Heroin Addiction and our Society
Heroin is an opioid drug and one of the most dangerous illegal drugs on the street. The semi-synthetic opiate is a central nervous system depressant and can cause heroin addiction, sometimes within the first couple of uses. It can be taken orally, injected, snorted or smoked. The drug travels quickly to the brain with these routes of administration. Users who inject the drug also put themselves at risk of collapsed veins, contracting HIV or hepatitis and of developing skin abscesses.
Heroin was actually legal in the U.S. for a time, marketed as a non-habit-forming cough suppressant and replacement for morphine. Recognizing that heroin was powerfully addicting, Congress in 1924 banned the manufacturing, sale or import of heroin. Heroin is derived from morphine which is taken from the opium poppy and is usually seen as a white or brown powder or a black sticky substance known on the street as “Black Tar” heroin.
Heroin’s Addiction Effects on the Body
Heroin is converted to morphine in the brain and attaches to opioid receptors, involved in the body’s pleasure and reward system and perception of pain. The extreme euphoria or “rush” experienced by users – especially those who inject it – is what usually causes people to continue and escalate their use of heroin. When a someone injects heroin directly into their veins, the expected euphoria or rush occurs within seconds, when the drug is sniffed or smoked the same effect can take 10 minutes to occur. Use often causes dry mouth, warming sensation of the skin and heaviness of arms and legs. Heroin users are also known to nod off, alternating between being awake and asleep.
With repeated use, heroin causes the person to need more and more amounts of the drug to get the same effect, what is called tolerance . A tolerance can develop with regular use, causing users to chase the same intensity they first experienced by increasing their dosages. The risk of a heroin overdose is high and can cause death. Other health issues cause by heroin addiction can be:
•Bacterial infections of the blood vessels and heart valves.
•Liver or kidney disease.
•Lung issues, such as pneumonia caused by poor health.
•Hepatitis B and C, HIV, and other infectious diseases.
Heroin Withdrawal Syndrome
A physical addiction to heroin happens when the body adapts to its presence and withdrawal symptoms set in if dosing is reduced or stopped altogether. The symptoms can kick in within hours of taking the last dose. Withdrawing from heroin can be mentally and physically challenging and absolutely requires medical intervention to ensure safety. Withdrawal symptoms can include:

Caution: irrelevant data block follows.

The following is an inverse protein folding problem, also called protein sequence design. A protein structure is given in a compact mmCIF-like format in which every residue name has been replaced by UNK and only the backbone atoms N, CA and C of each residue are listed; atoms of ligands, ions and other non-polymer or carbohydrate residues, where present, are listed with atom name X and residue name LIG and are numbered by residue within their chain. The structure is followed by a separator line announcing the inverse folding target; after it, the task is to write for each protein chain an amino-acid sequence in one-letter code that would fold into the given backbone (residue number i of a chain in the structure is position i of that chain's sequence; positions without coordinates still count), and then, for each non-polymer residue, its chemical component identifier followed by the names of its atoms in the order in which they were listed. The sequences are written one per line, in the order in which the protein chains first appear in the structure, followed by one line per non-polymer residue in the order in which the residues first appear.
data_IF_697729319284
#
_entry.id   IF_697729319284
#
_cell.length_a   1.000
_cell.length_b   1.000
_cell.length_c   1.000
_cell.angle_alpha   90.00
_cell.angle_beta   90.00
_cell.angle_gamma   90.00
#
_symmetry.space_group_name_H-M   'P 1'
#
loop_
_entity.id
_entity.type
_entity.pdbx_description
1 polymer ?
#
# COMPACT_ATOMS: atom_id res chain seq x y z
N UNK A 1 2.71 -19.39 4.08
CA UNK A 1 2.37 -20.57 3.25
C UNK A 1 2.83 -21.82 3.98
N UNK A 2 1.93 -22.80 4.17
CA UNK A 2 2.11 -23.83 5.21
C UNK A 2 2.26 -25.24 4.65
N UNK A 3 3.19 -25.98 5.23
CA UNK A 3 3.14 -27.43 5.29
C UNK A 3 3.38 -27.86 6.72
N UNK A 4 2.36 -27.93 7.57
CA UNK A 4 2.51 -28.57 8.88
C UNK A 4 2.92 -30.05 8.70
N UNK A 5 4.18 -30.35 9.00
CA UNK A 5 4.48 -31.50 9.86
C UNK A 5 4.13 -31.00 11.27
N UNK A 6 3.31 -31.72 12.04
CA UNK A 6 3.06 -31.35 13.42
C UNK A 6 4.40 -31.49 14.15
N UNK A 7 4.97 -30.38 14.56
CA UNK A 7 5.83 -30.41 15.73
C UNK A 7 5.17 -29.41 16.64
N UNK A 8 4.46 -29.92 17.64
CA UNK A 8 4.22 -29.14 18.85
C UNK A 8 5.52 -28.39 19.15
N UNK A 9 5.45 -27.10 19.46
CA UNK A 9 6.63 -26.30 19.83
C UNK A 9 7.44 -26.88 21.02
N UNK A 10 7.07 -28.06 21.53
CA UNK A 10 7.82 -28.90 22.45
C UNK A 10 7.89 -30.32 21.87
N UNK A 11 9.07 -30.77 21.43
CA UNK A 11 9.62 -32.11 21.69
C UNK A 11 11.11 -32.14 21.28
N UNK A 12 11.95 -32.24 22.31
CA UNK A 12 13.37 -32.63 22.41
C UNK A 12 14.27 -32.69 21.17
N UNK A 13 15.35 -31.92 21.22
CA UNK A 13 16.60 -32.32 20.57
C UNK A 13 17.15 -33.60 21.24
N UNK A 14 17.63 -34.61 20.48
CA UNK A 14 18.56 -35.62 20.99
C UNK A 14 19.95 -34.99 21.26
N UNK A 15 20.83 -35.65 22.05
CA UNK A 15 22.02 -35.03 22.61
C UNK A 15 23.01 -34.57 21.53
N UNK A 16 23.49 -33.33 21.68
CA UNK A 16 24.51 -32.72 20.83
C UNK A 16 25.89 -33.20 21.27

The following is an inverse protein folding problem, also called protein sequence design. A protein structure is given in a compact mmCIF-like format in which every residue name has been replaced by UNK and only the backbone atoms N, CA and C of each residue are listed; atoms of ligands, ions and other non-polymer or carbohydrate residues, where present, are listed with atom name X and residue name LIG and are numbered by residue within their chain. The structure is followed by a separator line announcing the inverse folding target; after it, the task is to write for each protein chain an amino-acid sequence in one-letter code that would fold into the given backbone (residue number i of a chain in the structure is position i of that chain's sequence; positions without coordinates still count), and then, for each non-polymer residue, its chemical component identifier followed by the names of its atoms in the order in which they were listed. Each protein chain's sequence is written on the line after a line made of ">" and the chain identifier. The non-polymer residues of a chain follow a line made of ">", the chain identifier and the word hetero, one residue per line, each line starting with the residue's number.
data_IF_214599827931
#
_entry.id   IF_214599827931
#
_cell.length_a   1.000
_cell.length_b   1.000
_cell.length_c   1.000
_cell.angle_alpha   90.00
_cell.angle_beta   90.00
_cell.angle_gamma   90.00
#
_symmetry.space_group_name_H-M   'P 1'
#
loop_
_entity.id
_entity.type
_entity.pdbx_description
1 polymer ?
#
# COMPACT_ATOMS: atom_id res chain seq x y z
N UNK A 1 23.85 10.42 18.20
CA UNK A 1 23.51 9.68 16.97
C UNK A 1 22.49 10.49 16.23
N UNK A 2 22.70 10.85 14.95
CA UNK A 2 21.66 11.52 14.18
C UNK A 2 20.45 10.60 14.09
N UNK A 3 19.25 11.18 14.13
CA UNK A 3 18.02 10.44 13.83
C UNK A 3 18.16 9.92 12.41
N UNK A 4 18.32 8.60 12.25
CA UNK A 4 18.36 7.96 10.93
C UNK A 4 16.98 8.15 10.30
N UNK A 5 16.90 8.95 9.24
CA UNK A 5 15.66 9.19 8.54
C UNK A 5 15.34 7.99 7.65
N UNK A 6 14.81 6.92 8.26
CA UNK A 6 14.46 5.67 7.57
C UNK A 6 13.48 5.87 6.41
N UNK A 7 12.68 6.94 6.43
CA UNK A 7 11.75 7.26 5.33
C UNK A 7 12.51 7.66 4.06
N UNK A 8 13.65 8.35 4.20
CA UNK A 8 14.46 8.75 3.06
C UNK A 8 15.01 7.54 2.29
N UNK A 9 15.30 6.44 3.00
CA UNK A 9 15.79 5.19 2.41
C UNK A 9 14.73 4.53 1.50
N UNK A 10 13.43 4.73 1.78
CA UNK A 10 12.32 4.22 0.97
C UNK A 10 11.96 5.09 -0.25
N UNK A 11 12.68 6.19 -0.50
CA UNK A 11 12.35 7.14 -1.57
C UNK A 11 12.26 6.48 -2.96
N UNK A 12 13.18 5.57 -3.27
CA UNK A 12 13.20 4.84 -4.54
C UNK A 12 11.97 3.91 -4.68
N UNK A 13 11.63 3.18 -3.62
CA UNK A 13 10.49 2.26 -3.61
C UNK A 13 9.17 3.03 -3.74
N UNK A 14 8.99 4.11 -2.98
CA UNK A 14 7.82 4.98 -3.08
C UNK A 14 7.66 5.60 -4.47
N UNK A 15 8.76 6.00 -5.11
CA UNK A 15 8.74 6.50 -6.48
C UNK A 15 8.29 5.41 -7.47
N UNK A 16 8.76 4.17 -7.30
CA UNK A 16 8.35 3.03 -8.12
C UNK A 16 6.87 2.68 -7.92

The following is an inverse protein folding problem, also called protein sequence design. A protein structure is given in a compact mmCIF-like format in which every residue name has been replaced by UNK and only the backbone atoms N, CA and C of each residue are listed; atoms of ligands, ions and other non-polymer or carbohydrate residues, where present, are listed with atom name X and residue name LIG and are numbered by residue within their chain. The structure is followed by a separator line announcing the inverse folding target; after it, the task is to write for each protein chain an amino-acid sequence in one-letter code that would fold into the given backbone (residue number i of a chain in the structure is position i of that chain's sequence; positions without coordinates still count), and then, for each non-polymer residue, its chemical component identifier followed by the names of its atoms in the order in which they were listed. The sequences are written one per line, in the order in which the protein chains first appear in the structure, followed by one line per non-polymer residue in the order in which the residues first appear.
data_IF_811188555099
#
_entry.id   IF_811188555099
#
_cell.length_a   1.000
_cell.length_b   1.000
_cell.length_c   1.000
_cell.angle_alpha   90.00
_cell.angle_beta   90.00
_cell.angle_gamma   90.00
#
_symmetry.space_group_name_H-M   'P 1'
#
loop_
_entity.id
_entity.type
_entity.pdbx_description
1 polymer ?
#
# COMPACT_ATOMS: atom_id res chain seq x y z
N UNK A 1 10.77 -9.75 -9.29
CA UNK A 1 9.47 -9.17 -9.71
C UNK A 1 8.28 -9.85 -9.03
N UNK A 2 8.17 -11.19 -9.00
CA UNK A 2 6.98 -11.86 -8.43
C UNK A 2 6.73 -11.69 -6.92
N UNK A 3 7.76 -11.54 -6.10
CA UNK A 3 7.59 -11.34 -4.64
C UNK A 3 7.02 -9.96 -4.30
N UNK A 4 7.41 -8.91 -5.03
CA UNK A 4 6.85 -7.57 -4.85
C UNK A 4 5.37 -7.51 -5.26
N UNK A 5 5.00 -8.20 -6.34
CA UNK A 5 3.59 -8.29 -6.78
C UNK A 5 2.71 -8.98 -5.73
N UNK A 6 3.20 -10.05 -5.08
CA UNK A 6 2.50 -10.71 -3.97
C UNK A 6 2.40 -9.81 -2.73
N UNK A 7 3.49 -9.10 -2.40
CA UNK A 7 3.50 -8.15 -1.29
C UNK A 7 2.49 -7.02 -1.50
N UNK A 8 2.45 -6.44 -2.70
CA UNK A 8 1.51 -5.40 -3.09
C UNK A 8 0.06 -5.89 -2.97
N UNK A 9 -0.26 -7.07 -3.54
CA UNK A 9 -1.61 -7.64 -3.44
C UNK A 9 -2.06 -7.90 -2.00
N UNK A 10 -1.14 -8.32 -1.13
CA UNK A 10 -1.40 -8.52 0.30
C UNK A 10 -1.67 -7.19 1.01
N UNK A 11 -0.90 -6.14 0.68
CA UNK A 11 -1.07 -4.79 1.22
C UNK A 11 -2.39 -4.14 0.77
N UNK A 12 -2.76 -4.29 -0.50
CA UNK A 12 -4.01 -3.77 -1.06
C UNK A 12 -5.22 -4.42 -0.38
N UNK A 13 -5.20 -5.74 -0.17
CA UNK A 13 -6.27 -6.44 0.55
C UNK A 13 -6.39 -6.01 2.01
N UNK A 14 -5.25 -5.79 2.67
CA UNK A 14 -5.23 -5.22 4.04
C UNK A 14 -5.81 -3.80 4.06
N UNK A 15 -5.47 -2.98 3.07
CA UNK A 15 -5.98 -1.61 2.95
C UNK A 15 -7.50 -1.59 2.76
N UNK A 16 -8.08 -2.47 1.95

- strong drug craving
- insomnia, diarrhea
- bone pain
- cold flashes
- goose bumps and trembling. Most major symptoms peak between 48 and 72 hours after the last dose is taken and subside after about a week. Abrupt withdrawal after chronic, heavy use can be fatal, especially in those who are in poor health.
Waismann Method: Opiate-Free Solution to Heroin Addiction
Waismann Method Medical Group has offered an effective medical solution for those suffering from heroin addiction for almost two decades, by utilizing the most advanced medical detoxification procedures available today. Heroin addiction can be devastating and destructive, not just for the user but for the family and loved ones. In recent years, the purity of heroin has increased while the price has decreased. This makes it more attractive to users who are looking for a “fix.” Other opiate-derived medications such as Methadone and Suboxone are also available to help reduce cravings and other withdrawal symptoms, but has the potential of being addictive as well.
The Waismann Method of accelerated drug detoxification uses a completely opiate-free process to rid patients of their heroin addiction. The medically-supervised treatment is performed in a full service accredited hospital, where sedatives are used in order to maintain comfort and the effectiveness of the detoxification. The Waismann Method Medical Group has been the leader in advancing medical opiate detoxification and rapid detox. This commitment to providing superior results for patients suffering with heroin addiction is just as strong today as it was two decades ago.
Our success is mainly due to our thorough attention to the patients needs, commitment to outstanding care, individualized attention, quadruple board-certified medical director, facility credentials and our all-inclusive and comprehensive recovery center.
A Safe and Effective Solution for Heroin Addiction
Individuals seeking the most advanced heroin addiction treatment worldwide, will find it at the Waismann Institute, exclusively located in So. California. We are constantly evolving and improving our methods of treatment, while setting higher standards for others in this field to follow. Our staff is committed and dedicated to providing the highest quality individualized heroin detoxification treatment in a professional, private and compassionate environment.